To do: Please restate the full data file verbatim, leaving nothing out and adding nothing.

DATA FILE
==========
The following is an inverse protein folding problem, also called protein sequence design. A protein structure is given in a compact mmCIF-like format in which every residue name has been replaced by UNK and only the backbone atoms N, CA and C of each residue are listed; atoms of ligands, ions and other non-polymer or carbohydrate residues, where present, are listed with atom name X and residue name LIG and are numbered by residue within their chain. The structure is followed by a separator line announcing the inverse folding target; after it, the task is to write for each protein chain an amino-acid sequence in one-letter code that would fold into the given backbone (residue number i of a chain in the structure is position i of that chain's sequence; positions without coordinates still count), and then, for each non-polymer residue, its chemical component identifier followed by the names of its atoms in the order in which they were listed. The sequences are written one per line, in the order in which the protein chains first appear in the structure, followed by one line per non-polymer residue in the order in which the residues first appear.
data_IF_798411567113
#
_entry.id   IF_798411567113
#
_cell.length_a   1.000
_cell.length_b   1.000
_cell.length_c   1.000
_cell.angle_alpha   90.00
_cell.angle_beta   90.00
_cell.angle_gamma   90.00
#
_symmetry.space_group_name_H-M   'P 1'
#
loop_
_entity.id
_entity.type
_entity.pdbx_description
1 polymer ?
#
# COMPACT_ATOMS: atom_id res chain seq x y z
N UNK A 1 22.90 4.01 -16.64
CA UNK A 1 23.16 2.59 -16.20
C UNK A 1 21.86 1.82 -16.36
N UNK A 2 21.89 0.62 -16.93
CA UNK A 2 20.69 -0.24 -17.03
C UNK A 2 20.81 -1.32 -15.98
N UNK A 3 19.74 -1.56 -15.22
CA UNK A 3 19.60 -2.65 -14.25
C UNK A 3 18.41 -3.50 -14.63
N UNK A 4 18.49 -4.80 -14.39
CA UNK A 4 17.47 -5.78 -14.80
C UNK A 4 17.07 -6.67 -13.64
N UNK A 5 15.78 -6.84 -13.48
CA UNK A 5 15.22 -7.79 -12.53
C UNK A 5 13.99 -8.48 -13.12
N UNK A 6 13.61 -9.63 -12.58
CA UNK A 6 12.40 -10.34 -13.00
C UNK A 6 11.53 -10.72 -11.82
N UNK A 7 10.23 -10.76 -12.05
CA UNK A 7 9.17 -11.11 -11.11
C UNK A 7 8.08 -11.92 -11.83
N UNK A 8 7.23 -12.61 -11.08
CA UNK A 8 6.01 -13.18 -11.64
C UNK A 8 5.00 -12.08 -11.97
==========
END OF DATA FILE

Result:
The following is an inverse protein folding problem, also called protein sequence design. A protein structure is given in a compact mmCIF-like format in which every residue name has been replaced by UNK and only the backbone atoms N, CA and C of each residue are listed; atoms of ligands, ions and other non-polymer or carbohydrate residues, where present, are listed with atom name X and residue name LIG and are numbered by residue within their chain. The structure is followed by a separator line announcing the inverse folding target; after it, the task is to write for each protein chain an amino-acid sequence in one-letter code that would fold into the given backbone (residue number i of a chain in the structure is position i of that chain's sequence; positions without coordinates still count), and then, for each non-polymer residue, its chemical component identifier followed by the names of its atoms in the order in which they were listed. The sequences are written one per line, in the order in which the protein chains first appear in the structure, followed by one line per non-polymer residue in the order in which the residues first appear.
data_IF_798411567113
#
_entry.id   IF_798411567113
#
_cell.length_a   1.000
_cell.length_b   1.000
_cell.length_c   1.000
_cell.angle_alpha   90.00
_cell.angle_beta   90.00
_cell.angle_gamma   90.00
#
_symmetry.space_group_name_H-M   'P 1'
#
loop_
_entity.id
_entity.type
_entity.pdbx_description
1 polymer ?
#
# COMPACT_ATOMS: atom_id res chain seq x y z
N UNK A 1 22.90 4.01 -16.64
CA UNK A 1 23.16 2.59 -16.20
C UNK A 1 21.86 1.82 -16.36
N UNK A 2 21.89 0.62 -16.93
CA UNK A 2 20.69 -0.24 -17.03
C UNK A 2 20.81 -1.32 -15.98
N UNK A 3 19.74 -1.56 -15.22
CA UNK A 3 19.60 -2.65 -14.25
C UNK A 3 18.41 -3.50 -14.63
N UNK A 4 18.49 -4.80 -14.39
CA UNK A 4 17.47 -5.78 -14.80
C UNK A 4 17.07 -6.67 -13.64
N UNK A 5 15.78 -6.84 -13.48
CA UNK A 5 15.22 -7.79 -12.53
C UNK A 5 13.99 -8.48 -13.12
N UNK A 6 13.61 -9.63 -12.58
CA UNK A 6 12.40 -10.34 -13.00
C UNK A 6 11.53 -10.72 -11.82
N UNK A 7 10.23 -10.76 -12.05
CA UNK A 7 9.17 -11.11 -11.11
C UNK A 7 8.08 -11.92 -11.83
N UNK A 8 7.23 -12.61 -11.08
CA UNK A 8 6.01 -13.18 -11.64
C UNK A 8 5.00 -12.08 -11.97